In case you were concerned about our little dancing queens, they had a happy ending at the county fair.  Between the two of them, they raked in a stack of blue ribbons, won a good amount of prize money, won best of show for two items, sang beautifully before a live audience, and did a stellar demonstration on how to spin art yarn. Their recognition came from hard work and talent. They had earned it, and the reward felt good.

As for dance, they’re both currently enrolled in a ballroom dancing class. So maybe they can try next year…maybe.

We can help boost our kid’s self esteem by encouraging and equipping them to work hard and enjoy true rewards. Few things feed self-esteem like a sense of integrity, and to that end, we can coach them to define their own values and hold them accountable to live by them. As we disciple our kids and help them discover the plans God has for them, and then challenge them be the very best they can be, we can help improve their sense of worth. These are the markers of real self-esteem.

Dare I say flattery has the opposite effect? What are your thoughts…

Jenni Stahlmann

Jenni Stahlmann is the mom of seven kids (ages 1 to 20) including one on the autism spectrum. She and her husband Matthew homeschool the whole brood. Jenni has been a journalist for more than 20 years, having covered government, business and family issues for a wide range of magazines and newspapers. Currently, she and Jody co-host a weekly syndicated radio show, write a weekly newspaper column and freelance articles and speak at churches, political groups and homeschool conventions about parenting on purpose.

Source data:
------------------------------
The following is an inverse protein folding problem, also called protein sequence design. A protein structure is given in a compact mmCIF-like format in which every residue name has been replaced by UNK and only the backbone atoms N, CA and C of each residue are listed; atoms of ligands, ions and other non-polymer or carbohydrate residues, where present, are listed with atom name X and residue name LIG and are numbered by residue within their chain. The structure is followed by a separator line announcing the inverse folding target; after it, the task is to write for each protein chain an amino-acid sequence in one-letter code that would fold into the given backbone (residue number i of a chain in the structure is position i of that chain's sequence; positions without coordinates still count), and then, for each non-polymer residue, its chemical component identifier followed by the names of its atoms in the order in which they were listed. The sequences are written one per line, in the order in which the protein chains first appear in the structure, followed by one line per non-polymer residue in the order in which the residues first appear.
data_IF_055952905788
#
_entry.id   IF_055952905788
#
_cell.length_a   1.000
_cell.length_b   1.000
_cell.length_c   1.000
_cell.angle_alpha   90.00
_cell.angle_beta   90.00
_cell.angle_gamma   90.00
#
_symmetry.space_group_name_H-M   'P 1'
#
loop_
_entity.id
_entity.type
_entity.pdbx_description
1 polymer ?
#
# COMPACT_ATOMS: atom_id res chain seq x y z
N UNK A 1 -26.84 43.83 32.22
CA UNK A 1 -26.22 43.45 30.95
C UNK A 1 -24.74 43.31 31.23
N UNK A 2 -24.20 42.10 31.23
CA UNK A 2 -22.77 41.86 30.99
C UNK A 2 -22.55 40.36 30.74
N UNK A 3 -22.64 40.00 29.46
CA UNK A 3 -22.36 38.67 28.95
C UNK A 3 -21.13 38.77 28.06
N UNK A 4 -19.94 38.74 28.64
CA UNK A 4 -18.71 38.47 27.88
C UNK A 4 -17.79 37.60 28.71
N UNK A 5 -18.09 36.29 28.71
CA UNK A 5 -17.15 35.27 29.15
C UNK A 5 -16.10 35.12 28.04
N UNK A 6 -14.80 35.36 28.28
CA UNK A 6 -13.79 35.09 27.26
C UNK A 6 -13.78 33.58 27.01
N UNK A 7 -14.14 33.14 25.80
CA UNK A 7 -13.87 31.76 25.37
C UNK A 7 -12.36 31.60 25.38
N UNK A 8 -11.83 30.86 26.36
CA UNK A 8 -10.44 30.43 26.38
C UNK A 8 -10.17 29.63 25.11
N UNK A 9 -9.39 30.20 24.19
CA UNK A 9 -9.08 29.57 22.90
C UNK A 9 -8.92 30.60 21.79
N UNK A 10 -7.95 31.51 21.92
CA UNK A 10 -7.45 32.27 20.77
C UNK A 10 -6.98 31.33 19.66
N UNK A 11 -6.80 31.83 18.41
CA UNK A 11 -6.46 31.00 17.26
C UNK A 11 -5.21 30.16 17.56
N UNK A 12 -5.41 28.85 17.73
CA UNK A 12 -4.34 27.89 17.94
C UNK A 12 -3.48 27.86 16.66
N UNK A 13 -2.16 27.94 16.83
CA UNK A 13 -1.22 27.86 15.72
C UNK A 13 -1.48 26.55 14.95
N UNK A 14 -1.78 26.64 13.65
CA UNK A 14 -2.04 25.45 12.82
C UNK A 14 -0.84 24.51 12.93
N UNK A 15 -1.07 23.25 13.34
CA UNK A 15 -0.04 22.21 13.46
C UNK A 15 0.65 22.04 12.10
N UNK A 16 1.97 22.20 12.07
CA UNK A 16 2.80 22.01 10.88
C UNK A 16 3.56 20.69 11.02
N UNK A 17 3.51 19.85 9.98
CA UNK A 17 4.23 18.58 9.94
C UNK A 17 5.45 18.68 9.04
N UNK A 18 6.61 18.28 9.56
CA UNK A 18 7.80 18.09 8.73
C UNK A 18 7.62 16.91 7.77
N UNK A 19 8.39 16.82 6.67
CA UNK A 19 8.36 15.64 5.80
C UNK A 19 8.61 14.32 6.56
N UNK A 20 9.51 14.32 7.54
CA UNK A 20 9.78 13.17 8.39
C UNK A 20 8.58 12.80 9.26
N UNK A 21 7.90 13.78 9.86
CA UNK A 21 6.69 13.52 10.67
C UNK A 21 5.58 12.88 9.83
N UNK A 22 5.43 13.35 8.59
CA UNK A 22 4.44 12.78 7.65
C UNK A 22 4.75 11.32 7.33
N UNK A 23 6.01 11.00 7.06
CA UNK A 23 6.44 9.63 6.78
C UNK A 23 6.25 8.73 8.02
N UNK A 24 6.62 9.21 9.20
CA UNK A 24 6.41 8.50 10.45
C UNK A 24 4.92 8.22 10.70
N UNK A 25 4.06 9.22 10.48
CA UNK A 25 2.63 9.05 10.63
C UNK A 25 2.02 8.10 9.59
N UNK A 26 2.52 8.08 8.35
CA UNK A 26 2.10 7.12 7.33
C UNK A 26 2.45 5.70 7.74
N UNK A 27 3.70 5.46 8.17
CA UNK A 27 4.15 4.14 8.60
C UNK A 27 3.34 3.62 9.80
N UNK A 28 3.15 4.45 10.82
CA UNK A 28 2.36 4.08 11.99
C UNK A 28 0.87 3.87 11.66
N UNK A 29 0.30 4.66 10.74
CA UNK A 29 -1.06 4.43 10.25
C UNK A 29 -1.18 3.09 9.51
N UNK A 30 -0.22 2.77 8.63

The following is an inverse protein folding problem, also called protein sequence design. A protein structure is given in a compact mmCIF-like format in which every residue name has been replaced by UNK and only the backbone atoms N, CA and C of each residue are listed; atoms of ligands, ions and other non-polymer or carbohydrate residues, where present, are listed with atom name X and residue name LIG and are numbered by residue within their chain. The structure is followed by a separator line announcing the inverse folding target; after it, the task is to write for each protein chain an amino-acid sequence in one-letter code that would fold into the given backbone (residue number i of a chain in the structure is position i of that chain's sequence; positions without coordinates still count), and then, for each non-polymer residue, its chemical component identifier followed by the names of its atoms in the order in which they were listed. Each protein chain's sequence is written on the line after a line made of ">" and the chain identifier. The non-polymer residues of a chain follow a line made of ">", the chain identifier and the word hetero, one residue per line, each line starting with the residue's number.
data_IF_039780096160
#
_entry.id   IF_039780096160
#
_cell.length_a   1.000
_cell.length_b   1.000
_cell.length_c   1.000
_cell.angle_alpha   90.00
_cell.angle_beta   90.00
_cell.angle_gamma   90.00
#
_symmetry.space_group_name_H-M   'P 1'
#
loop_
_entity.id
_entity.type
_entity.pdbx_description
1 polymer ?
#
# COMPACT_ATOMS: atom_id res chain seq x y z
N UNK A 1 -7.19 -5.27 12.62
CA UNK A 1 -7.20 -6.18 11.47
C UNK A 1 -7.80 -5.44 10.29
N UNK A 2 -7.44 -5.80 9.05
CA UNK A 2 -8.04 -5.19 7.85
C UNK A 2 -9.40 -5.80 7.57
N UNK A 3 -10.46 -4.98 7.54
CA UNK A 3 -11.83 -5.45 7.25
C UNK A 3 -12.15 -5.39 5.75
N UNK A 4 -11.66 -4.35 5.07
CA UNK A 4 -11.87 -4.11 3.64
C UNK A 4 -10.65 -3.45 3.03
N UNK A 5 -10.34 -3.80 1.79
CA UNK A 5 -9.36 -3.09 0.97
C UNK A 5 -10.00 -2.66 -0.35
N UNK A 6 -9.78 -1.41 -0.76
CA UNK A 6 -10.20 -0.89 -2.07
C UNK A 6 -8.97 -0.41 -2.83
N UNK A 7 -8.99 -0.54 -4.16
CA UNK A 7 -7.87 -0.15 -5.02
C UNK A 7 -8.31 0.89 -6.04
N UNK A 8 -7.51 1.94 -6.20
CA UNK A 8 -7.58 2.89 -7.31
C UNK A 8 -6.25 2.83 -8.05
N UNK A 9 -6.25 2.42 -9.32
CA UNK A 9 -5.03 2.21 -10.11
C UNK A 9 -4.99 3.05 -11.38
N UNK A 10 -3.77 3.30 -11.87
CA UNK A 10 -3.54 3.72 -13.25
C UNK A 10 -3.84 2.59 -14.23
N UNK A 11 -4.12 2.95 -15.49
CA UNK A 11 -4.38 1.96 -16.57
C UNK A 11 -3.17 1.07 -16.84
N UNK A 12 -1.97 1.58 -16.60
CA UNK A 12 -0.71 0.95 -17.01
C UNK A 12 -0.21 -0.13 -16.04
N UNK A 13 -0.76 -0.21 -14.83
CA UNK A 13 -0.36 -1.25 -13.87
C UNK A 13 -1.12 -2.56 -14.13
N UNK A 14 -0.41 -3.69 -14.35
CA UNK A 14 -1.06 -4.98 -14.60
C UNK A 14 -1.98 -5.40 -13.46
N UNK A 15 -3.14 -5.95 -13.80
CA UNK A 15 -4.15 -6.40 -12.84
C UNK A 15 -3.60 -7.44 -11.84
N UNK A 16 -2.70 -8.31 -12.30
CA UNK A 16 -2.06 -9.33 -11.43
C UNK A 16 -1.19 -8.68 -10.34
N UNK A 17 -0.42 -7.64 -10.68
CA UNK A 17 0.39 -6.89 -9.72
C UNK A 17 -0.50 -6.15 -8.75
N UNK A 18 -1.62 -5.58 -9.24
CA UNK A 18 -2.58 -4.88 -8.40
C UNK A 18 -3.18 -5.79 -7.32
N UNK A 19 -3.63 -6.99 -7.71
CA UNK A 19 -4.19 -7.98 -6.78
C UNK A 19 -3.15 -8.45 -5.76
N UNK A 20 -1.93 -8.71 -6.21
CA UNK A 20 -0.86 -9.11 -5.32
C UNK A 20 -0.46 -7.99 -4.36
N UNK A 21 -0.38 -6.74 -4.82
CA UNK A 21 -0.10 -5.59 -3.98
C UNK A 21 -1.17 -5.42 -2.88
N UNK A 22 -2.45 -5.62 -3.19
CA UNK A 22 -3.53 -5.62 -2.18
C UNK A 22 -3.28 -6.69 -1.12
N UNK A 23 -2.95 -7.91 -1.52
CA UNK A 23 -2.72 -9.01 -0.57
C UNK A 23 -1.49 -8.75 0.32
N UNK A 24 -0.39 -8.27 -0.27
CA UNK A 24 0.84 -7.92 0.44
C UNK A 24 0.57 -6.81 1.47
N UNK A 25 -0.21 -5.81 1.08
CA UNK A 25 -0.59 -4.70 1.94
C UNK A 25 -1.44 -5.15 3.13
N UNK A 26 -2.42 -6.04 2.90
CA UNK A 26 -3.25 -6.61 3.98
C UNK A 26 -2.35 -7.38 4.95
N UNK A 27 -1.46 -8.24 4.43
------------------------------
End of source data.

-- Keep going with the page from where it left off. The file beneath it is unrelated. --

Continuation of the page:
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Jenni Stahlmann is the mom of seven kids (ages 1 to 20) including one on the autism spectrum. She and her husband Matthew homeschool the whole brood. Jenni has been a journalist for more than 20 years, having covered government, business and family issues for a wide range of magazines and newspapers. Currently, she and Jody co-host a weekly syndicated radio show, write a weekly newspaper column and freelance articles and speak at churches, political groups and homeschool conventions about parenting on purpose.